1. From Sidon they sailed "under" Cyprus - Ac 27:4
         a. Because of the winds
         b. Where Paul had gone on his first missionary journey - Ac 
      2. They continued off the coasts of Cilicia and Pamphylia - Ac 
         a. Cilicia, where Paul was born, and spent five years after 
            becoming a disciple of Christ - Ac 22:3; Ga 1:21
         b. Pamphylia, where Perga was located - cf. Ac 13:13; 14:24-25

      1. A city of Lycia, province west of Pamphylia - Ac 27:5
      2. At Myra, the centurion books passage on an Alexandrian (Egypt)
         ship sailing to Italy - Ac 27:6

[The first leg of the trip appears to have been a pleasant one, despite
the rough winds they encountered near Cyprus.  But those winds were
nothing compared to what they would experience on the next leg of their


      1. It was slow sailing for many days - Ac 27:7

         a. They arrived with difficulty off Cnidus (on the coast of 
            Asia Minor, northwest of the island of Rhodes)
         b. The wind forced them to sail westward under Crete off 
            Salmone (on the eastern promontory of the island)
      2. With difficulty they arrived at Fair Havens - Ac 27:8
         a.  Near the city of Lasea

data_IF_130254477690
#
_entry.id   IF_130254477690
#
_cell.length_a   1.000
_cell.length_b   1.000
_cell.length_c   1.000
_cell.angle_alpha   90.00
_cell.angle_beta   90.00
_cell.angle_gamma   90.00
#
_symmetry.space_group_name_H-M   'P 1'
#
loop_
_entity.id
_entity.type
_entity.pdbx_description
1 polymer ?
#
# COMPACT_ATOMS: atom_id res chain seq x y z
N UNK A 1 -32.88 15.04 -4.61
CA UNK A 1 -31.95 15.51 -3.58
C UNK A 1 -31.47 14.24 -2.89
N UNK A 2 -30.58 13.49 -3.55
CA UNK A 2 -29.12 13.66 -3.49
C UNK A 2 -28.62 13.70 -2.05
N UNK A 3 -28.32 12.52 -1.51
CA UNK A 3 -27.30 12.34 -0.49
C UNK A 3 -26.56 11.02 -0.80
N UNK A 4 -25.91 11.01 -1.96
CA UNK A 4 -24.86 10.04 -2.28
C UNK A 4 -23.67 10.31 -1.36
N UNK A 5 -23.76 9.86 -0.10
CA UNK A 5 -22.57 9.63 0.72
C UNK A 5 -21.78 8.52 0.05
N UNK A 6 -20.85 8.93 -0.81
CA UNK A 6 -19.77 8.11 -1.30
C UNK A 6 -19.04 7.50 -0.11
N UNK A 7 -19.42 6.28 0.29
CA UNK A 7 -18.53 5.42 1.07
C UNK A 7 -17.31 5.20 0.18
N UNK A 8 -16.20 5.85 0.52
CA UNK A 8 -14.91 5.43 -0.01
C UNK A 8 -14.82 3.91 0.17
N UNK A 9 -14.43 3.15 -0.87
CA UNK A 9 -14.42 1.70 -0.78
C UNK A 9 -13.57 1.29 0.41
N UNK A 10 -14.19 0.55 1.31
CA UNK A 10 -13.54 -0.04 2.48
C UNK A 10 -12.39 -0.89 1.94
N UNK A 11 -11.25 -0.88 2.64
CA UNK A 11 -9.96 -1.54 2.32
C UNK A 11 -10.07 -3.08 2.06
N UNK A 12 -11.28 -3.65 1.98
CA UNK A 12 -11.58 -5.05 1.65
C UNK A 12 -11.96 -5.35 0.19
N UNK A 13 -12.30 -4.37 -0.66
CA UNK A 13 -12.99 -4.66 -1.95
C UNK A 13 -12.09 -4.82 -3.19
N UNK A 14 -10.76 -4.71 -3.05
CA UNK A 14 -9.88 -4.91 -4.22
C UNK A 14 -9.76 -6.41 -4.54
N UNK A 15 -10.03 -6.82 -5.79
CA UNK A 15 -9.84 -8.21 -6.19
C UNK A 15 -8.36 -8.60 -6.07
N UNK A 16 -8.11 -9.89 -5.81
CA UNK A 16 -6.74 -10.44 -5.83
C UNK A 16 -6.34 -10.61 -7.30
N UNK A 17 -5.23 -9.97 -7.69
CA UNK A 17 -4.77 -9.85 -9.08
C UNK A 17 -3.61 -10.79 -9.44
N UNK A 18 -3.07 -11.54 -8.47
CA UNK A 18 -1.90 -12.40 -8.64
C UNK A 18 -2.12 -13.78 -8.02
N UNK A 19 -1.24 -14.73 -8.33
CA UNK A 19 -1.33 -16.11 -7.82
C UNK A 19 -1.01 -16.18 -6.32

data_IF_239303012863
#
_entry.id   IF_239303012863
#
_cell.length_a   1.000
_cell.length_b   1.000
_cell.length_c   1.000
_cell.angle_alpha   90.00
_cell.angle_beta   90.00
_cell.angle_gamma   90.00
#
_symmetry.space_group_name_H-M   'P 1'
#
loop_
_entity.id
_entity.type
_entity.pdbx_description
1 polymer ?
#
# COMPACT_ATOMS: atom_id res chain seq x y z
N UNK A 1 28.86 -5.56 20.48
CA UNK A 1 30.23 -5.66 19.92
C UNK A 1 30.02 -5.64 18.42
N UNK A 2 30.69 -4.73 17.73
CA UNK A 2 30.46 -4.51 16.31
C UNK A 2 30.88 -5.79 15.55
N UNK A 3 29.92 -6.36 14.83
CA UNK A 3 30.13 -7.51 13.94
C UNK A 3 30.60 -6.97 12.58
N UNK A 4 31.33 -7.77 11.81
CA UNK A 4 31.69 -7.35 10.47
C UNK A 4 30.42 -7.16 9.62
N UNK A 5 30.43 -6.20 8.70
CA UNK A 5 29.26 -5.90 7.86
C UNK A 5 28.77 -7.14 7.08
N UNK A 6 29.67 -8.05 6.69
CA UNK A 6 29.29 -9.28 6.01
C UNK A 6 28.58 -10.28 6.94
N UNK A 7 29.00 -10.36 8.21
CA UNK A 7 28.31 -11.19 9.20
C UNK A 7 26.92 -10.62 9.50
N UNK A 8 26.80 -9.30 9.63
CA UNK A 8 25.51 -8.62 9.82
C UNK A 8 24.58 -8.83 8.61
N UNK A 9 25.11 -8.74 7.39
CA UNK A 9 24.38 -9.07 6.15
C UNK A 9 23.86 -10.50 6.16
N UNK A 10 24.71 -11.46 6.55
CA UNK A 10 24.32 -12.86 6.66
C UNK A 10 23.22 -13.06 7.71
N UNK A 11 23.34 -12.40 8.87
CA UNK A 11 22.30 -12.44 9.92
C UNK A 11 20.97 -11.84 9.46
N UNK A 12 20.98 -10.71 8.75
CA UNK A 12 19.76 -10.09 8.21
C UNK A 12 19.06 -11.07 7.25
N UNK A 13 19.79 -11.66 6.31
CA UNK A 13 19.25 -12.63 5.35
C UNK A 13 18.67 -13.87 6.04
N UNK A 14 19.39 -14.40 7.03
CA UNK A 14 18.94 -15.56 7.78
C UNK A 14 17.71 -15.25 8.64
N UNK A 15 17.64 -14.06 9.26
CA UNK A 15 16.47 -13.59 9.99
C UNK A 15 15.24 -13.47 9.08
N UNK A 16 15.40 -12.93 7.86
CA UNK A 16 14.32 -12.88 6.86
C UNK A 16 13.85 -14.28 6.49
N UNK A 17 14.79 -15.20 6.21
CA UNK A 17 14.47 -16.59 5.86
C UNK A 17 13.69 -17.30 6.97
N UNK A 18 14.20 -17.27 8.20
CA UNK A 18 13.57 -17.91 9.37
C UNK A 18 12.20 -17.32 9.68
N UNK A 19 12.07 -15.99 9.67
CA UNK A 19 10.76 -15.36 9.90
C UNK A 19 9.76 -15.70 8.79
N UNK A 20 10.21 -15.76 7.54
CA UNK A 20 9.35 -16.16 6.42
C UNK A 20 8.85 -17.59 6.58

b. On the south part of the island of Crete
      3. Where they spent "much time" - Ac 27:9
         a. Sailing was now dangerous, because the Fast (Day Of 
            Atonement) was over
         b. This would have been around September or October
      4. Paul's advice is ignored - Ac 27:9-12
         a. He perceived that the voyage would end in disaster
            1) With loss of cargo and ship
            2) With loss of their lives
         b. The centurion is persuaded otherwise
            1) By the helmsman and owner of the ship
            2) Because the harbor at Fair Havens was not suitable for 
            3) The majority prevailed to try for Phoenix (Phenice), a 
               harbor that faced both southwest and northwest

      1. Lured by a soft south wind, they sailed along the coast of 
         Crete - Ac 27:13
      2. They were soon caught up by a strong wind - Ac 27:14-15
         a. Called "Euroclydon" (lit., wind wave), perhaps a hurricane 
            or typhoon
         b. Forced to let the wind just drive the ship
      3. A short reprieve near the island of Clauda - Ac 27:16-17